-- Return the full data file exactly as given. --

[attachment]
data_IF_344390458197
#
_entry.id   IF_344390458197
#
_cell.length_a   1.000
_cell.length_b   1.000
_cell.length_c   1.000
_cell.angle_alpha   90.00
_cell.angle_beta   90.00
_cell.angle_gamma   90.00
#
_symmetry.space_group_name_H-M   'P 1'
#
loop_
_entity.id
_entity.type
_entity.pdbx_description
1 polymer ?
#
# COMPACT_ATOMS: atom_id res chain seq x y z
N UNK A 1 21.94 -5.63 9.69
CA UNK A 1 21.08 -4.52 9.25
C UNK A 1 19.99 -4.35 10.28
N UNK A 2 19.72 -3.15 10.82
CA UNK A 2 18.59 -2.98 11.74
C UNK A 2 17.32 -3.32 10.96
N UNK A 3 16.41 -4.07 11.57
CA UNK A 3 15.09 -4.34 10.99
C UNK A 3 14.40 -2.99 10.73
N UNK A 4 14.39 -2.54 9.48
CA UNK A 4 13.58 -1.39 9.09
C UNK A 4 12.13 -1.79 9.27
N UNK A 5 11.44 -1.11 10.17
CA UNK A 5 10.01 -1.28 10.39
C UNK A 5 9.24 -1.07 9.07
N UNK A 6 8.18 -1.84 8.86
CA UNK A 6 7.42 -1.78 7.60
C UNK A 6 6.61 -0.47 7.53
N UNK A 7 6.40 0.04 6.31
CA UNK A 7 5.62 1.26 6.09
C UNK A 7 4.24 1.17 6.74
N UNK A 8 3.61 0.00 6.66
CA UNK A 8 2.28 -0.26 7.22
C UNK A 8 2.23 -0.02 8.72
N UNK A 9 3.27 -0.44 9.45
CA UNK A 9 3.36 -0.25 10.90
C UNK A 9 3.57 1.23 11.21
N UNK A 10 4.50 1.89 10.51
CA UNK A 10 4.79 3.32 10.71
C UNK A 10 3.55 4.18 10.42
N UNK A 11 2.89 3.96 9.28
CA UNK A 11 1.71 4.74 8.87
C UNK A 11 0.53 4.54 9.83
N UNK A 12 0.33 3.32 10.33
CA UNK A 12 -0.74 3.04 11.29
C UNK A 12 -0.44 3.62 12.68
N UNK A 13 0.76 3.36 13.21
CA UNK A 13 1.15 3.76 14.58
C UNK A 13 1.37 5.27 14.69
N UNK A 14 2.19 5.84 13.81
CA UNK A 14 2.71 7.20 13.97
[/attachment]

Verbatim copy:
data_IF_344390458197
#
_entry.id   IF_344390458197
#
_cell.length_a   1.000
_cell.length_b   1.000
_cell.length_c   1.000
_cell.angle_alpha   90.00
_cell.angle_beta   90.00
_cell.angle_gamma   90.00
#
_symmetry.space_group_name_H-M   'P 1'
#
loop_
_entity.id
_entity.type
_entity.pdbx_description
1 polymer ?
#
# COMPACT_ATOMS: atom_id res chain seq x y z
N UNK A 1 21.94 -5.63 9.69
CA UNK A 1 21.08 -4.52 9.25
C UNK A 1 19.99 -4.35 10.28
N UNK A 2 19.72 -3.15 10.82
CA UNK A 2 18.59 -2.98 11.74
C UNK A 2 17.32 -3.32 10.96
N UNK A 3 16.41 -4.07 11.57
CA UNK A 3 15.09 -4.34 10.99
C UNK A 3 14.40 -2.99 10.73
N UNK A 4 14.39 -2.54 9.48
CA UNK A 4 13.58 -1.39 9.09
C UNK A 4 12.13 -1.79 9.27
N UNK A 5 11.44 -1.11 10.17
CA UNK A 5 10.01 -1.28 10.39
C UNK A 5 9.24 -1.07 9.07
N UNK A 6 8.18 -1.84 8.86
CA UNK A 6 7.42 -1.78 7.60
C UNK A 6 6.61 -0.47 7.53
N UNK A 7 6.40 0.04 6.31
CA UNK A 7 5.62 1.26 6.09
C UNK A 7 4.24 1.17 6.74
N UNK A 8 3.61 0.00 6.66
CA UNK A 8 2.28 -0.26 7.22
C UNK A 8 2.23 -0.02 8.72
N UNK A 9 3.27 -0.44 9.45
CA UNK A 9 3.36 -0.25 10.90
C UNK A 9 3.57 1.23 11.21
N UNK A 10 4.50 1.89 10.51
CA UNK A 10 4.79 3.32 10.71
C UNK A 10 3.55 4.18 10.42
N UNK A 11 2.89 3.96 9.28
CA UNK A 11 1.71 4.74 8.87
C UNK A 11 0.53 4.54 9.83
N UNK A 12 0.33 3.32 10.33
CA UNK A 12 -0.74 3.04 11.29
C UNK A 12 -0.44 3.62 12.68
N UNK A 13 0.76 3.36 13.21
CA UNK A 13 1.15 3.76 14.58
C UNK A 13 1.37 5.27 14.69
N UNK A 14 2.19 5.84 13.81
CA UNK A 14 2.71 7.20 13.97